Monday, October 27, 2008

Musings on The Callery Pear Tree

The Callery Pear, member of the Bradford Pear group, is a fruitless tree brought to the US by Chinese missionaries, and is considered an invasive species in many parts of the country. It's been valued at $1192 per tree, grows to 24 feet tall and produces 1724 square feet of shade. It is well known that after about 20 years they become weak and lose limbs in a dangerous way due to a weakening crotch (insert joke here). But since we are a short-sighted people, we are wowed by their pretty white spring flowers, and lovely fall colors. They are also immune to the poisons of nearby Black Walnut and Butternut trees.

New Yorker
wrote about the weakness of the Callery Pear in 2005. As they fall down down around us, they make up nearly 11% of all New York City trees.

In 2006 there was a report published about tree maintenance for the city. The Comptrollers Office blames the Parks Department for not following up on the tree reports in a timely manner. If you want a chuckle, look at page 9 of this report to find a lively disagreement on fault between the two departments.

I cannot find any further reference to the state of the trees of the city at this current time or a published history from the Parks Department of requests for tree service.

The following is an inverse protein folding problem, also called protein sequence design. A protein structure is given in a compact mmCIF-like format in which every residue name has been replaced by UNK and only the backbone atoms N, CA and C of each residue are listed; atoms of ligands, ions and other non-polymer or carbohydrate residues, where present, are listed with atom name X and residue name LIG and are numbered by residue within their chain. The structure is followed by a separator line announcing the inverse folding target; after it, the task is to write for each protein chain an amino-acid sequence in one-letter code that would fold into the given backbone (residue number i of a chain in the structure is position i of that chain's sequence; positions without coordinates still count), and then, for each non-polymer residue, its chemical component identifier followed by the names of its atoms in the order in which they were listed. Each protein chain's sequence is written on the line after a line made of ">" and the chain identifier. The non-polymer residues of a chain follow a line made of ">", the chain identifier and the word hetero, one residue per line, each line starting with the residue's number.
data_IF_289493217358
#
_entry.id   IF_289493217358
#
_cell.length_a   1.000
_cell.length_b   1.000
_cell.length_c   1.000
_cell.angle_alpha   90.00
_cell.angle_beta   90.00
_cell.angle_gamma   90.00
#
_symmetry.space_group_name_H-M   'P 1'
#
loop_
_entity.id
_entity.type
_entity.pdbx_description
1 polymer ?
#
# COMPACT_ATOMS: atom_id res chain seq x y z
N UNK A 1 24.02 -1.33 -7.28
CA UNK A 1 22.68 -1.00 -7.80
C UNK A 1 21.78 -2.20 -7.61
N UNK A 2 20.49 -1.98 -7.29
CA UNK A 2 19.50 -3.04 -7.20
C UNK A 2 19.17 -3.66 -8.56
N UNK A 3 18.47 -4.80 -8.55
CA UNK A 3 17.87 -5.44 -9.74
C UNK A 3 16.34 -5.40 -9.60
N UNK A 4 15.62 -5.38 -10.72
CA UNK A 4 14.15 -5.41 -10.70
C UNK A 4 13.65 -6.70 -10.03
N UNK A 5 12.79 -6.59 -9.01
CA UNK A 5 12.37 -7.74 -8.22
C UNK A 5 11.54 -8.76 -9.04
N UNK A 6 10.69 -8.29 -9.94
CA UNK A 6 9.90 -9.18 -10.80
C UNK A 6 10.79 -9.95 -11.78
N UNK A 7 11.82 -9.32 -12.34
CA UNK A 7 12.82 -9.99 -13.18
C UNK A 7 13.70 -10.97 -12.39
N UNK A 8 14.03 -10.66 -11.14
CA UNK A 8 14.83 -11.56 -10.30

BUT in 1902, 79 dead trees and stumps were removed by the President of the Borough of Manhattan's Bureau of Incumbrances (page 20).

SIDEBAR: this is a phenomenal primary document, addressing removal of street car tracks; gas main installations; sewer cleaning or lack thereof by the incredibly named Board of Estimate and Apportionment; an appeal to make lighting part of the job of the Borough President, in addition to cleaning and maintenance of buildings; the widening of Park Row; the need for more public comfort stations; progress of the "repair gangs,"
At that time there were 20 miles of macadam and gravel roads and 22 miles of dirt roads in Manhattan.; 106,000 people attended the Rivington Street baths; the annual budget was $1.7 million.
In 1999, the National Review called the Callery Pear a replacement to stave off the "hellish blight" of windy streets. The writer, Richard Brookhiser, couldn't resist calling the East Village "skanky."

Storms have ravaged the city periodically. In 2003, one storm caused 1,050 people to call in reports of fallen trees around the city. In October 2005 a London Plane Tree fell on a little red car, destroying it.

And finally, in one of the worst storms in our history, in 1910 13 people in the area died. Each had quite the singular experience including lightning strike, drowning, falling tree, falling smokestack, falling circus tent pole, and one 7 year old boy who died from FRIGHT. Details here transcribed from the NY Times.


1 comment:

esquared said...

Where and when?